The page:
(viii) There are many excellent thoughts in Seneca but it was Ovid who had a genius most proper for the stage. His way of writing was fit to stir up a pleasing admiration and concernment. If he had had all the advantages of the modem writers he would have produced very outstanding works surpassing everyone. “Tragedy surpasses every style of writing in elevation” (Ovid’s Tristid). Ovid’s Metamorphoses contains very good poems. But they (the ancients) did not deal with soft passions. They elaborated cruelty, ambition and all the bloody actions these passions produced. They could have reduced the horror in their works by introducing love scenes. Still, they have never attained a position superior to that of Shakespeare and Fletcher. Love is the most frequent of all the passions. It is the private concern of every person. In the comedies of the ancients there were love scenes no doubt but nothing beyond “My life, my soul” etc. mentioned by the lovers. Although the ecstasy of love cannot be better expressed than in a word and a sigh breaking one another yet the thousand other concerns of lovers, such as jealousies, should be openly expressed—that is the expectation of the audience. The movement of the minds should be portrayed by the poet and the changes of their fortunes can be understood from the history texts. Eugenius would have continued in this manner but Crites interrupts him there.

      Crites’s interruption and counsel of moderation. Crites begins his summing up with an avowal of the difference in the views held by himself and Eugenius. Between them the question cannot be decided once for all. Eugenius maintains that the modems have acquired a new perfection in writing. But Crites says that the maximum that he can concede is that the modems have just altered the manner of writing. Homer described his heroes as men of great appetites. But the modem writers did not make their heroes either gluttons or persons who sleep long. Virgil made his hero boast of himself. But the modem writers would rather want them to avoid the vanity of telling their own virtues. The ancients were more hearty in their love-making whereas the modems are talkative. There is a change in cultural values. If the old writers had lived in this age their mode of writing too would have undergone a similar change. One should not rashly criticize those great men. One must accord them the honor that is due to them in the same way as one expects honor from posterity.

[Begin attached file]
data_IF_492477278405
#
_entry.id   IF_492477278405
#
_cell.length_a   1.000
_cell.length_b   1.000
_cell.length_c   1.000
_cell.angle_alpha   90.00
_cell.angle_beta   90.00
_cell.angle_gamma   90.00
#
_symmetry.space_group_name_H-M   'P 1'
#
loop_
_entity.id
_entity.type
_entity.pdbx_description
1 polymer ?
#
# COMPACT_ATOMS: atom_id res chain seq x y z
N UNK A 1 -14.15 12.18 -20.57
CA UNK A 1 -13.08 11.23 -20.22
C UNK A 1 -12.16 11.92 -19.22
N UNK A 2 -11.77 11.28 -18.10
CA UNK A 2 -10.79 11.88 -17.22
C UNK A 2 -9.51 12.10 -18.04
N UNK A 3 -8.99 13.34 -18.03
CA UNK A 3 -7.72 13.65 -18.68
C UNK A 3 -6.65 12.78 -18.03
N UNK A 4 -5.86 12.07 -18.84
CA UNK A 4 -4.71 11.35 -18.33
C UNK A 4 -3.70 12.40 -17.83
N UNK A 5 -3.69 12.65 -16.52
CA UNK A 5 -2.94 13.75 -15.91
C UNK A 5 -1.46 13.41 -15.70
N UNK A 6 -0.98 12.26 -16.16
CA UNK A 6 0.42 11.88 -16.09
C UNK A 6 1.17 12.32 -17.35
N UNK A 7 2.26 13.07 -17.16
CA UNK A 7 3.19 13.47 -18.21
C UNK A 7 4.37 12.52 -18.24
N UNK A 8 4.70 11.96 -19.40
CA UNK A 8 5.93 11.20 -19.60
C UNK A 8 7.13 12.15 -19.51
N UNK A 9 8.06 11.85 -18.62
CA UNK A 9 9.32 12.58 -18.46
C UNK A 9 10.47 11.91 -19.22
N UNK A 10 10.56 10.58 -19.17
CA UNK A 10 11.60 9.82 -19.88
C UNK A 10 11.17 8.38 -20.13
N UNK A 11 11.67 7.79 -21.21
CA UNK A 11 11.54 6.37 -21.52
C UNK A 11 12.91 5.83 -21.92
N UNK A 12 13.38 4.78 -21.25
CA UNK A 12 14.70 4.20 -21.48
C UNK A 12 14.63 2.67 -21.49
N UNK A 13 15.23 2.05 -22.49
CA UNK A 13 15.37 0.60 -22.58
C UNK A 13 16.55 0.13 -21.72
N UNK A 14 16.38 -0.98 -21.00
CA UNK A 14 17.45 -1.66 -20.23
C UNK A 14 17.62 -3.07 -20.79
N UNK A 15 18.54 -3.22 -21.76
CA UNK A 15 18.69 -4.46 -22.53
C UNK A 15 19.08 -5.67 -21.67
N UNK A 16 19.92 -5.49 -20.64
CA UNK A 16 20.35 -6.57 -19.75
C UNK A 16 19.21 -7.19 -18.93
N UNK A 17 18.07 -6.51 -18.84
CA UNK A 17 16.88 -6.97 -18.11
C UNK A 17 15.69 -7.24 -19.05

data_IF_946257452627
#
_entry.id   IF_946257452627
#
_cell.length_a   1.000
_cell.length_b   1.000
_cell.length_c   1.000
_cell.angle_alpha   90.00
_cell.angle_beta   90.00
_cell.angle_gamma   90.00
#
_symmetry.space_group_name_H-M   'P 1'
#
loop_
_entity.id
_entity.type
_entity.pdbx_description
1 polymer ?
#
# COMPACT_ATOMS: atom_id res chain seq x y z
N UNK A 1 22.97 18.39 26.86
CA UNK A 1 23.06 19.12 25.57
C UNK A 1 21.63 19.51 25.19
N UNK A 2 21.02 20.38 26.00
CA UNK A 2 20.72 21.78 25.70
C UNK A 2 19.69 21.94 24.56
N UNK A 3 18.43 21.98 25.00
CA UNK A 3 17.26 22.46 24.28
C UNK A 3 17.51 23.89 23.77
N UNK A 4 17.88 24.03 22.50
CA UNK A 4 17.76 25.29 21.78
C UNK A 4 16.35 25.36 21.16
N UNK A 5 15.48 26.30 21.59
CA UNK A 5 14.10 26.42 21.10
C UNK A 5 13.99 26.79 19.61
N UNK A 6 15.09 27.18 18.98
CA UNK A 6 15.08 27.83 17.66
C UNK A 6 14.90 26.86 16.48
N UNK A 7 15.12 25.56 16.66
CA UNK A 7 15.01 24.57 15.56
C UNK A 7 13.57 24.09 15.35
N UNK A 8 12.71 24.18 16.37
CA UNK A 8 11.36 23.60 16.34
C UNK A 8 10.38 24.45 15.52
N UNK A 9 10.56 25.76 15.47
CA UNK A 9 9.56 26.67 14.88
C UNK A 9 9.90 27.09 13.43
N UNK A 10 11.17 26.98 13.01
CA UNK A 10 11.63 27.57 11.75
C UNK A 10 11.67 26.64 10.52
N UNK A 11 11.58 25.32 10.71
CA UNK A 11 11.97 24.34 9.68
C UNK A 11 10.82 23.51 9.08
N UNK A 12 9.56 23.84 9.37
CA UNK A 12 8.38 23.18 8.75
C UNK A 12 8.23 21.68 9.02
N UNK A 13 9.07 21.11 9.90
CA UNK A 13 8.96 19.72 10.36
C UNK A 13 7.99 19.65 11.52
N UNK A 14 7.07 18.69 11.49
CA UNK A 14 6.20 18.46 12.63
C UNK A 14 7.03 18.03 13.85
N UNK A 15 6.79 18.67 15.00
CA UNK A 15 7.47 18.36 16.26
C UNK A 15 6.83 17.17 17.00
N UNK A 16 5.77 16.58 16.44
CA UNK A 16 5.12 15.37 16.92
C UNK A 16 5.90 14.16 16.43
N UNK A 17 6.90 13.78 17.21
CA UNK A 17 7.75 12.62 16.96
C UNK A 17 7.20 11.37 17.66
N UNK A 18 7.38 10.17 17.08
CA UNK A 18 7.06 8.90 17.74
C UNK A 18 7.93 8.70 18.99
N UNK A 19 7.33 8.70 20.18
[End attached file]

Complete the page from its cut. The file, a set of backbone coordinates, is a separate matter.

This plea is liked by the friends in the barge. Therefore they put a stop to further discussion on the matter of the comparative merits of the ancients and the modems. Eugenius who had advanced better arguments earlier does not want to speak. Lisideius admits that he agrees with Eugenius as far as the superiority of the modems was concerned. But in the matter of the superiority of the English writers over the French writers he says that he would dispute it. He wants Eugenius to substantiate his statement. Eugenius says that he could justify his contention that the modem English people could vanquish the French with the pen in the same manner as their ancestors had vanquished them with their swords. Yet he does not want to speak at length on that topic because his friend Neander would do it as his opinion on that subject tallies with his own. Further, Crites and himself have had their orations on the stage and to reenter it all too suddenly was against the laws of comedy.

Lisideius on the Superiority of the French

      Rapid advance of the French. At the outset, Lisideius admits that a few decades before their present discussion i.e. till the first quarter of the 17th century the English dramatists had held sway in the realm of dramatic writing. Beaumount, Fletcher and Jonson who did yeoman service to the cause of English drama were no more in the scene. The writers thereafter had become bad men and so ceased to be good poets. Wit and milder studies of humanity appeared to have no place in an age of great horror with violence and bloodshed. The great Cardinal of Richelieu patronized Corneille and other writers in France and reformed the French theatre. Till that period the French writers were inferior to the English counterparts but thereafter they have begun to surpass everyone.